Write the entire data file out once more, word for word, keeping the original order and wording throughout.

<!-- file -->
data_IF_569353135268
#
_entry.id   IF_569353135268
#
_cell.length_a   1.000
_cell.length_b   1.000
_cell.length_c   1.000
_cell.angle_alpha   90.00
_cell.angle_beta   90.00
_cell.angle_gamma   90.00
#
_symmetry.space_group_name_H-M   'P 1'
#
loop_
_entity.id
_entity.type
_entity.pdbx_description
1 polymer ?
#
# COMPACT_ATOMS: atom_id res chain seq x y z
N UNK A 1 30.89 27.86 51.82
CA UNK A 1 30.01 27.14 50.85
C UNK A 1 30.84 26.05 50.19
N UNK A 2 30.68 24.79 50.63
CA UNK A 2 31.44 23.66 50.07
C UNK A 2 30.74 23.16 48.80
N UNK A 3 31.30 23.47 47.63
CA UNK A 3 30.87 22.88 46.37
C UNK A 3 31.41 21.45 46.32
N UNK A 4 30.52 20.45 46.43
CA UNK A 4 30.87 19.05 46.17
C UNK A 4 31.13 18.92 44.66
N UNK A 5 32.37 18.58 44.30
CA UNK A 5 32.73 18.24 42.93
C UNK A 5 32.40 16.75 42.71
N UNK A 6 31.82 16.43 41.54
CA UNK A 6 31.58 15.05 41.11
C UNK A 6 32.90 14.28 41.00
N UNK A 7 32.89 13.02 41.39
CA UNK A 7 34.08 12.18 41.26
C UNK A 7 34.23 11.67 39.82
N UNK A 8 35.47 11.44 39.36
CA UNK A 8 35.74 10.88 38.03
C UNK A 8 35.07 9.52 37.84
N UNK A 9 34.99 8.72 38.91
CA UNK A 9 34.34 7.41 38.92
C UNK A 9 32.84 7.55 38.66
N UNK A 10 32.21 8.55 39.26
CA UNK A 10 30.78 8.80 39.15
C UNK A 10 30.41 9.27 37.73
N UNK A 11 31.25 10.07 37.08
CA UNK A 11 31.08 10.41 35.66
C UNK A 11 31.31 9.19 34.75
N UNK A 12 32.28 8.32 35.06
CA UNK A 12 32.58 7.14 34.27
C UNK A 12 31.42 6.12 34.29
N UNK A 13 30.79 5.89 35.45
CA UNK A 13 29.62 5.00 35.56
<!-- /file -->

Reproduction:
data_IF_569353135268
#
_entry.id   IF_569353135268
#
_cell.length_a   1.000
_cell.length_b   1.000
_cell.length_c   1.000
_cell.angle_alpha   90.00
_cell.angle_beta   90.00
_cell.angle_gamma   90.00
#
_symmetry.space_group_name_H-M   'P 1'
#
loop_
_entity.id
_entity.type
_entity.pdbx_description
1 polymer ?
#
# COMPACT_ATOMS: atom_id res chain seq x y z
N UNK A 1 30.89 27.86 51.82
CA UNK A 1 30.01 27.14 50.85
C UNK A 1 30.84 26.05 50.19
N UNK A 2 30.68 24.79 50.63
CA UNK A 2 31.44 23.66 50.07
C UNK A 2 30.74 23.16 48.80
N UNK A 3 31.30 23.47 47.63
CA UNK A 3 30.87 22.88 46.37
C UNK A 3 31.41 21.45 46.32
N UNK A 4 30.52 20.45 46.43
CA UNK A 4 30.87 19.05 46.17
C UNK A 4 31.13 18.92 44.66
N UNK A 5 32.37 18.58 44.30
CA UNK A 5 32.73 18.24 42.93
C UNK A 5 32.40 16.75 42.71
N UNK A 6 31.82 16.43 41.54
CA UNK A 6 31.58 15.05 41.11
C UNK A 6 32.90 14.28 41.00
N UNK A 7 32.89 13.02 41.39
CA UNK A 7 34.08 12.18 41.26
C UNK A 7 34.23 11.67 39.82
N UNK A 8 35.47 11.44 39.36
CA UNK A 8 35.74 10.88 38.03
C UNK A 8 35.07 9.52 37.84
N UNK A 9 34.99 8.72 38.91
CA UNK A 9 34.34 7.41 38.92
C UNK A 9 32.84 7.55 38.66
N UNK A 10 32.21 8.55 39.26
CA UNK A 10 30.78 8.80 39.15
C UNK A 10 30.41 9.27 37.73
N UNK A 11 31.25 10.07 37.08
CA UNK A 11 31.08 10.41 35.66
C UNK A 11 31.31 9.19 34.75
N UNK A 12 32.28 8.32 35.06
CA UNK A 12 32.58 7.14 34.27
C UNK A 12 31.42 6.12 34.29
N UNK A 13 30.79 5.89 35.45
CA UNK A 13 29.62 5.00 35.56